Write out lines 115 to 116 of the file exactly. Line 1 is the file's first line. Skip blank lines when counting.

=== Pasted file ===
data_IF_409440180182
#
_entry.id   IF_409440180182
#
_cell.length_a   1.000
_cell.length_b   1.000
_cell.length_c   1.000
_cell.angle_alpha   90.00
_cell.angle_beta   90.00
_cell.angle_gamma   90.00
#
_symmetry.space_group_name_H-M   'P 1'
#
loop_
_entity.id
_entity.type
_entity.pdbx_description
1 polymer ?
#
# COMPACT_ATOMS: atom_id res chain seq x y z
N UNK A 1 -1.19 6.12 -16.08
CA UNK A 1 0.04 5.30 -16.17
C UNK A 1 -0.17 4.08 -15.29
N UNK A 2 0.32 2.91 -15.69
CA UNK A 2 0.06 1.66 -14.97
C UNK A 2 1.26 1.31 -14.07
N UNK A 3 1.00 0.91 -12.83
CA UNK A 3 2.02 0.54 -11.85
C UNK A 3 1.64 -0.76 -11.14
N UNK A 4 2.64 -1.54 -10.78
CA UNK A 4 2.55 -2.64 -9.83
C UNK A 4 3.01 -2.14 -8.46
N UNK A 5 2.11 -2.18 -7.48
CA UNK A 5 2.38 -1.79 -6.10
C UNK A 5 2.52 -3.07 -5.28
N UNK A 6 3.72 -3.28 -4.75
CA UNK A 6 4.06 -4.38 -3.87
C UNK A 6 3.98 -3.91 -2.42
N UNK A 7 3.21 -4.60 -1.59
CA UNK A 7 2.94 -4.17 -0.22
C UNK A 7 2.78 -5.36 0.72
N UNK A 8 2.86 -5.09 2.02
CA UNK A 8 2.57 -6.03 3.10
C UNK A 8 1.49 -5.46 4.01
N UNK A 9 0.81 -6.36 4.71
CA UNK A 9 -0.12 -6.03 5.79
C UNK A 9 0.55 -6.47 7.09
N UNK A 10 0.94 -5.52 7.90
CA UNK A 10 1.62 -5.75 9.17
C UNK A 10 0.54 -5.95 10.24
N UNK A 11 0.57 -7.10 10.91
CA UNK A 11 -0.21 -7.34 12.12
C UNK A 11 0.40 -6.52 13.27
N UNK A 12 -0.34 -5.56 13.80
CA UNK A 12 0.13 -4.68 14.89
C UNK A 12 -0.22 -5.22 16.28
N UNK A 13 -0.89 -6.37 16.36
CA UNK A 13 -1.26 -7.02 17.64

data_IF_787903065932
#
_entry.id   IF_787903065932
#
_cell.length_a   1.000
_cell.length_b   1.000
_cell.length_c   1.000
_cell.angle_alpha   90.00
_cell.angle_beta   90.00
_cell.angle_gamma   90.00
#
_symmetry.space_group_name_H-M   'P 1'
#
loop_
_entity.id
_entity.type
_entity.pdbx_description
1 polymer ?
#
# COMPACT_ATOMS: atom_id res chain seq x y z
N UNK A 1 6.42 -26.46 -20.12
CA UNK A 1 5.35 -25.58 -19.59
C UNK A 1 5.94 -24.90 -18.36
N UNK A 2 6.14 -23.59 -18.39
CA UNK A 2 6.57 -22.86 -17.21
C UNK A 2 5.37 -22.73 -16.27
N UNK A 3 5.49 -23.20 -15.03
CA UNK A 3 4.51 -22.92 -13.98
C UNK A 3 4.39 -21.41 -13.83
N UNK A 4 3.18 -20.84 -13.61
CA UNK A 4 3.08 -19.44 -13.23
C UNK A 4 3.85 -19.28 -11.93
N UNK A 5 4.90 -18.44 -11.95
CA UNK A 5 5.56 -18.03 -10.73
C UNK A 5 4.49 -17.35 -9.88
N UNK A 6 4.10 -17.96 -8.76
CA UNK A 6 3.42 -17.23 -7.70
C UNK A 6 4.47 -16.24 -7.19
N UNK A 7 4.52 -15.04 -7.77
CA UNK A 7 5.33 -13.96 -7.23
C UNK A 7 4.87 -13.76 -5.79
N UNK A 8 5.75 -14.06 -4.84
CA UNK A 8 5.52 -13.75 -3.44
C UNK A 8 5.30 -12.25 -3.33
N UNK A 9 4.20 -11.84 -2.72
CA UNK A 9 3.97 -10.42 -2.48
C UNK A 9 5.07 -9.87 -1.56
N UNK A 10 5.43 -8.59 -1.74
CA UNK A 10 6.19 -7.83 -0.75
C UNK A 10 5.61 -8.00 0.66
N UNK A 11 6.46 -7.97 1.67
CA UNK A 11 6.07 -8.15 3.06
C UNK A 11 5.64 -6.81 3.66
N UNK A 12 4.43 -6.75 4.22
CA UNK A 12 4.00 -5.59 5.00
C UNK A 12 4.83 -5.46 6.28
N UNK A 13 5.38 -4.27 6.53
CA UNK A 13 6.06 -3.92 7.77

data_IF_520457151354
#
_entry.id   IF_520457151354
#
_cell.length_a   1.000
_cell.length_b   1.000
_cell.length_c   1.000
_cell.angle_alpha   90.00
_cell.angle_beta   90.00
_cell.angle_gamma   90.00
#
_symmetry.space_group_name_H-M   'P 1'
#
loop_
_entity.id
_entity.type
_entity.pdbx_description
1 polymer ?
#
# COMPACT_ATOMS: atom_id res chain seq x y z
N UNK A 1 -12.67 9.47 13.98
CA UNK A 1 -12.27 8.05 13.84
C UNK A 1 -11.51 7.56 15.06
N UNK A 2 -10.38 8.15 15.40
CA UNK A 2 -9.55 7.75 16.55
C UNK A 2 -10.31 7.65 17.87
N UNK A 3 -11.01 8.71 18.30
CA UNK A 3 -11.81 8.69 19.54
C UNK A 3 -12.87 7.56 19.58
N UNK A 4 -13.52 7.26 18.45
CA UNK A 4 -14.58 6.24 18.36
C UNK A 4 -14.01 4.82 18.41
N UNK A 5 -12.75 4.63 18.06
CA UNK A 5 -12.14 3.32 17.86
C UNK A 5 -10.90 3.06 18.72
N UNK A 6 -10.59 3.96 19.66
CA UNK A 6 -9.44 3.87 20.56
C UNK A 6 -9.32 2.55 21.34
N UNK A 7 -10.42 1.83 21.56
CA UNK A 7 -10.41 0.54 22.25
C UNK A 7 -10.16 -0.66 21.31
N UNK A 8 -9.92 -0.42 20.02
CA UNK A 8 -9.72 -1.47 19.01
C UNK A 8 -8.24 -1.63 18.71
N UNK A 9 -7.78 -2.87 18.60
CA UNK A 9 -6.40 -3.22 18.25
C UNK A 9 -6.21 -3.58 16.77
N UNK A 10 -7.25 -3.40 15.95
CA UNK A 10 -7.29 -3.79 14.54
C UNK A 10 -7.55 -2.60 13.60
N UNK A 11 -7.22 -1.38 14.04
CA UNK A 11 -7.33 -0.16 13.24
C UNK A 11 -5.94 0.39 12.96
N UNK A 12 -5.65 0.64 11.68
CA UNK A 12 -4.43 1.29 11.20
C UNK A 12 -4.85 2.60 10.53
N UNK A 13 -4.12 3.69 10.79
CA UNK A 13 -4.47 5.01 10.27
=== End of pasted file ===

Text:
N UNK A 13 5.38 -4.27 6.53
CA UNK A 13 6.06 -3.92 7.77